Drawings relating to one of the best-known pieces of Victorian jewellery surfaced for sale in Colchester this month.
Prince Albert’s pencil sketches for the diamond and sapphire coronet he designed for Queen Victoria in 1840 sold for £23,000 at Reeman Dansie (20% buyer’ premium) on November 9.
The history of the coronet – now on display in the Victoria and Albert Museum following its $6.5m purchase in 2017 – is well documented.
Designed by Albert in the royal couple’s wedding year to match a brooch he had given Victoria the day before they married, it was made by jeweller Joseph Kitching, partner at Kitching and Abud, using 11 Sri Lankan sapphires gifted by William IV and Queen Adelaide.
In 1842, the young Victoria wore the newly completed coronet in the first official portrait by Franz Xaver Winterhalter and in 1866 she wore it again instead of the state crown when she felt able to open Parliament for the first time since Albert’s death.
As a personal rather than a crown jewel, it passed by descent to the family of Mary, Princess Royal and Countess of Harewood.
The history of these two small pencil drawings is more opaque. However, at some time they were mounted on blue paper and pasted into the front of a presentation copy of The Principal Speeches and Addresses of His Royal Highness The Prince Consort (1862) given by Queen Victoria to her groom in waiting General Sir Frederick Stovin (1783-1865).
A former Napoleonic Wars soldier, Stovin served the queen from 1837 until his death and knew the royal family intimately. Victoria had inscribed the book In recollection of many happy years for our past from the great, good and well beloved Prince’s broken hearted Widow Victoria RI, Osborn Jan:28 .1863.
Albert took a very keen interest in Victoria’s jewellery and designed a number of pieces – including the turquoise and pearl ‘eagle’ brooches worn by her 12 bridesmaids. One of the queen’s diary entries from February 1843 states: “We were very busy looking over various pieces of old jewellery of mine, settling to have some reset, in order to add to my fine ‘parures’. Albert has such taste and arranges everything for me about my jewels.”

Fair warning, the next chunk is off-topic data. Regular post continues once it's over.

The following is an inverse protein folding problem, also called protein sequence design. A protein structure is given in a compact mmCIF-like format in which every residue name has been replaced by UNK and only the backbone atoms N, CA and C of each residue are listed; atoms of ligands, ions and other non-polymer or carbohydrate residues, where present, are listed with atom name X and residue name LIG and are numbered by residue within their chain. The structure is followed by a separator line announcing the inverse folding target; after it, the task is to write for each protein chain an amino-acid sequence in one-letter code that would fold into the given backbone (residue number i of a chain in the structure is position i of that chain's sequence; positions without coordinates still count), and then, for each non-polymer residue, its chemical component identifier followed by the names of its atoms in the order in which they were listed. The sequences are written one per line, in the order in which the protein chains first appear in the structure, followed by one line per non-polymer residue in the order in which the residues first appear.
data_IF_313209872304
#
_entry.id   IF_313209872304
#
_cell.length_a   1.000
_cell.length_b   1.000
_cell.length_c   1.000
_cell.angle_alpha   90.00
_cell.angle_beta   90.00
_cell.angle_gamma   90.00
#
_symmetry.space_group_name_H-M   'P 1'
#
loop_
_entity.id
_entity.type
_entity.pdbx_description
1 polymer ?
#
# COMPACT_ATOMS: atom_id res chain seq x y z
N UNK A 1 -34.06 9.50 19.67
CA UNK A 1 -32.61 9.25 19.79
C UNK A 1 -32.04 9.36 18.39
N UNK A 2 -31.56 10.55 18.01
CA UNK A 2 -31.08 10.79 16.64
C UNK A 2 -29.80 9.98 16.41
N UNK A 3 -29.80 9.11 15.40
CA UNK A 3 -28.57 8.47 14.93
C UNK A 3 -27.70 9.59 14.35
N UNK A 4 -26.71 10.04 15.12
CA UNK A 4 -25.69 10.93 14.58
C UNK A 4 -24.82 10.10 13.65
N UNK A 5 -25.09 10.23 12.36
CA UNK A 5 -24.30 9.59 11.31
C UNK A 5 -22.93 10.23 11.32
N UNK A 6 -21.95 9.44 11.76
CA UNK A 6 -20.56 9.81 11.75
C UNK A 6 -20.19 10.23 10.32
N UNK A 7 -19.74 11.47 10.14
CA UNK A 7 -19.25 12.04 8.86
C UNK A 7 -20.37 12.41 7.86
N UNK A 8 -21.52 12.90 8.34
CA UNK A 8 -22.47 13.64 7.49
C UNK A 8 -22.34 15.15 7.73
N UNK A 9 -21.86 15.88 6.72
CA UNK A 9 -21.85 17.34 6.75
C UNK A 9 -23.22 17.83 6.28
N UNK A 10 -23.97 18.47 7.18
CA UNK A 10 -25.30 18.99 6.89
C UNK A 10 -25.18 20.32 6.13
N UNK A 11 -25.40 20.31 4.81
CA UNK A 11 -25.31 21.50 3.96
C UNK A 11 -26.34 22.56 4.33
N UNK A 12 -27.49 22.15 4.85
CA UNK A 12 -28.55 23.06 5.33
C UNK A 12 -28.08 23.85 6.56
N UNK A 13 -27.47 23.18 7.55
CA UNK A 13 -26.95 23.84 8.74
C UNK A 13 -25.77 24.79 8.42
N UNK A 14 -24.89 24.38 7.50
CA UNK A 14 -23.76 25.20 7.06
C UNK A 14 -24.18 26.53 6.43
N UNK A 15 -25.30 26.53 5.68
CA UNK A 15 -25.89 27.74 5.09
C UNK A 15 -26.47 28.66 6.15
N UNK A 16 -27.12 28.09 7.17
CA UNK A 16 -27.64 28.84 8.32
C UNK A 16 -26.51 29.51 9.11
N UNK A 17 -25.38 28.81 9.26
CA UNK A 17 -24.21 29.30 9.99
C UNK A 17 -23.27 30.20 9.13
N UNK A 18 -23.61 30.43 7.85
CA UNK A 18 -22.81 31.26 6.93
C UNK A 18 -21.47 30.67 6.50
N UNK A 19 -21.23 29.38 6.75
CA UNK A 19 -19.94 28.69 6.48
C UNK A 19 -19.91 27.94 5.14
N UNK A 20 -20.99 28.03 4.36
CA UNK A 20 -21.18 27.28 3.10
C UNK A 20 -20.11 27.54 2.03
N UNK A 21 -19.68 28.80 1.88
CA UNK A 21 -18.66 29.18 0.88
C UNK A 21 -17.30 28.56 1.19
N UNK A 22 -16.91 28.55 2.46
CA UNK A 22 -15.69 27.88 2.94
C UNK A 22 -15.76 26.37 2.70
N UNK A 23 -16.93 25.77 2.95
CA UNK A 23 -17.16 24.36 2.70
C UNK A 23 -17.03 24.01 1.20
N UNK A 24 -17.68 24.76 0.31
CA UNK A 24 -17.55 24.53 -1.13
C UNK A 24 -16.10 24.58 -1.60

Measuring just 5 x 7cm and 5 x 6cm, these rudimentary ‘back of a fag packet’ sketches appear to be Albert’s initial designs for the coronet that he based on the Saxon Rautenkranz, his family coat of arms. They detail the choice of a Gothic revivalist style and the octagonal and calf’s head shape step-cut sapphires to be set in silver and gold.
The whereabouts of Kitching’s working drawings for the coronet are unknown so these sketches provide a very tangible link between the prince and one of Victoria’s most beloved jewels.
A photograph of the book and its sketches had reached Reeman Dansie managing director and royal memorabilia specialist James Grinter earlier this year.
He said: “I knew immediately what they were and recognised they were potentially much more valuable than the book which the vendor believed more important.
“But how do you value something like this? I put my finger in the air and said £800-1200.”
In fact, two bidders, understood to be a representative of the V&A and an international jewellery dealer, exchanged blows up to £23,000 (close to £28,000 with fees).
The dealer won the lot and then spent a further £740 to purchase the book in which they were found. Grinter had to repeat the selling price to the vendor three times before she accepted it was not a wind-up.
The story of Victoria’s jewellery continues to be told in new ways.
Earlier this year, Pall Mall jewellery dealership Humphrey Butler announced the rediscovery of a bracelet from the sapphire and diamond suite. It, too, has been secured on loan for display in the William and Judith Bollinger Gallery at the V&A.
The bracelet and tiara were last on public display together at the Dorchester Hotel in 1953 when, loaned by Mary for a brief exhibition, they were shown together with a matching necklace, its current whereabouts unknown following its sale by auction in the 1970s.